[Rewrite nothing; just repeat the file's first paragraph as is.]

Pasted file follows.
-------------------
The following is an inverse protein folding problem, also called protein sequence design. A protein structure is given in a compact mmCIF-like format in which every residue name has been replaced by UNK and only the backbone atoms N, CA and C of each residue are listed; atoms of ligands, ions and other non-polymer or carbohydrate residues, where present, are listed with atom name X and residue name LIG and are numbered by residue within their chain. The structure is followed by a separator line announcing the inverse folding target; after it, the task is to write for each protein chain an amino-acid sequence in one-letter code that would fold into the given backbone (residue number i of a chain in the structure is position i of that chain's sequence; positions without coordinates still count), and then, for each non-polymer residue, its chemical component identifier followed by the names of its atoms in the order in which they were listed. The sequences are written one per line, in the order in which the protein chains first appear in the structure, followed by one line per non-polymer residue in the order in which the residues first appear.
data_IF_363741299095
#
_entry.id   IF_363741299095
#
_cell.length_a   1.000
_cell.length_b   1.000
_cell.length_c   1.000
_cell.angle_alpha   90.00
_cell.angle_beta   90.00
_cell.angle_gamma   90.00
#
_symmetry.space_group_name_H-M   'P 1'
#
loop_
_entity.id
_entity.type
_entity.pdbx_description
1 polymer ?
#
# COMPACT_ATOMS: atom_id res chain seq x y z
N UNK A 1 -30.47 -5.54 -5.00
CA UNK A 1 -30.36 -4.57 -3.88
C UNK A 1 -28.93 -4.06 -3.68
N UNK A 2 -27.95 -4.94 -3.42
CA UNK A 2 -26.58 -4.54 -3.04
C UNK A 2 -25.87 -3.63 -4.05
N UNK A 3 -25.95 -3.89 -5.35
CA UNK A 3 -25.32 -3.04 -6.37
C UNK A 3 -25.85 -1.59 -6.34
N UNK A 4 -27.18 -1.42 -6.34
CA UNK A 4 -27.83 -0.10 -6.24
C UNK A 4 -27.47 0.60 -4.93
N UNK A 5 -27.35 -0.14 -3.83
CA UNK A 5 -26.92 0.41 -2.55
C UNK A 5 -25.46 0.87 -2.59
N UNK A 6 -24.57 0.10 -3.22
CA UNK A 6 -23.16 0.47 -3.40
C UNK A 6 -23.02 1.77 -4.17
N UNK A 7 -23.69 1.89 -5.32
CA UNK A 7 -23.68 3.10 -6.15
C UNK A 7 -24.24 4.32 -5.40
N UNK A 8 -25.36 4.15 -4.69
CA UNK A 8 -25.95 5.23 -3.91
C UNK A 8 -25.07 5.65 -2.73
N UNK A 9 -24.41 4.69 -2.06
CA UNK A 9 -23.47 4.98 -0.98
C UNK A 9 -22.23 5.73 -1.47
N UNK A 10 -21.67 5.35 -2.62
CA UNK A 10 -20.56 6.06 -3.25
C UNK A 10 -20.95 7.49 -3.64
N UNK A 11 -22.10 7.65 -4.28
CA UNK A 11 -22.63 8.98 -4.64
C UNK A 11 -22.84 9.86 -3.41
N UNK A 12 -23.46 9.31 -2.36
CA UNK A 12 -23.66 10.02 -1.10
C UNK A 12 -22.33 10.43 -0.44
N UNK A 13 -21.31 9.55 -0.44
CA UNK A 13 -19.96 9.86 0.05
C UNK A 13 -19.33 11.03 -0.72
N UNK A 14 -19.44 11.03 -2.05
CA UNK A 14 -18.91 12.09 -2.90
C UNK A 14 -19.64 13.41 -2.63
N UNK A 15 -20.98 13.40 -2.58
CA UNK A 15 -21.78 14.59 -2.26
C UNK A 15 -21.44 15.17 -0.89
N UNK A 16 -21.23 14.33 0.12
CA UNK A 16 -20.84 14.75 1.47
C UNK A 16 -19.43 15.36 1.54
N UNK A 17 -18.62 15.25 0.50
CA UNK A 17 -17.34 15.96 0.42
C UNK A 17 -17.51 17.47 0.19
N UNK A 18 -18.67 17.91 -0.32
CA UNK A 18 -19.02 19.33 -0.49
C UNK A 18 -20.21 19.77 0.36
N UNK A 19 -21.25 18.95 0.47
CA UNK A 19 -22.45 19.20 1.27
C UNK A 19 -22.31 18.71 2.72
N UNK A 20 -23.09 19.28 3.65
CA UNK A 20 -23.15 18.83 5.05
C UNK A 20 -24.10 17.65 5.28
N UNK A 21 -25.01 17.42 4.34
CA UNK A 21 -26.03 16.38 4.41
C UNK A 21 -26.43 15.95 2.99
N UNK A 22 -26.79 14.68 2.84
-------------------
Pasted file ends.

The following is an inverse protein folding problem, also called protein sequence design. A protein structure is given in a compact mmCIF-like format in which every residue name has been replaced by UNK and only the backbone atoms N, CA and C of each residue are listed; atoms of ligands, ions and other non-polymer or carbohydrate residues, where present, are listed with atom name X and residue name LIG and are numbered by residue within their chain. The structure is followed by a separator line announcing the inverse folding target; after it, the task is to write for each protein chain an amino-acid sequence in one-letter code that would fold into the given backbone (residue number i of a chain in the structure is position i of that chain's sequence; positions without coordinates still count), and then, for each non-polymer residue, its chemical component identifier followed by the names of its atoms in the order in which they were listed. The sequences are written one per line, in the order in which the protein chains first appear in the structure, followed by one line per non-polymer residue in the order in which the residues first appear.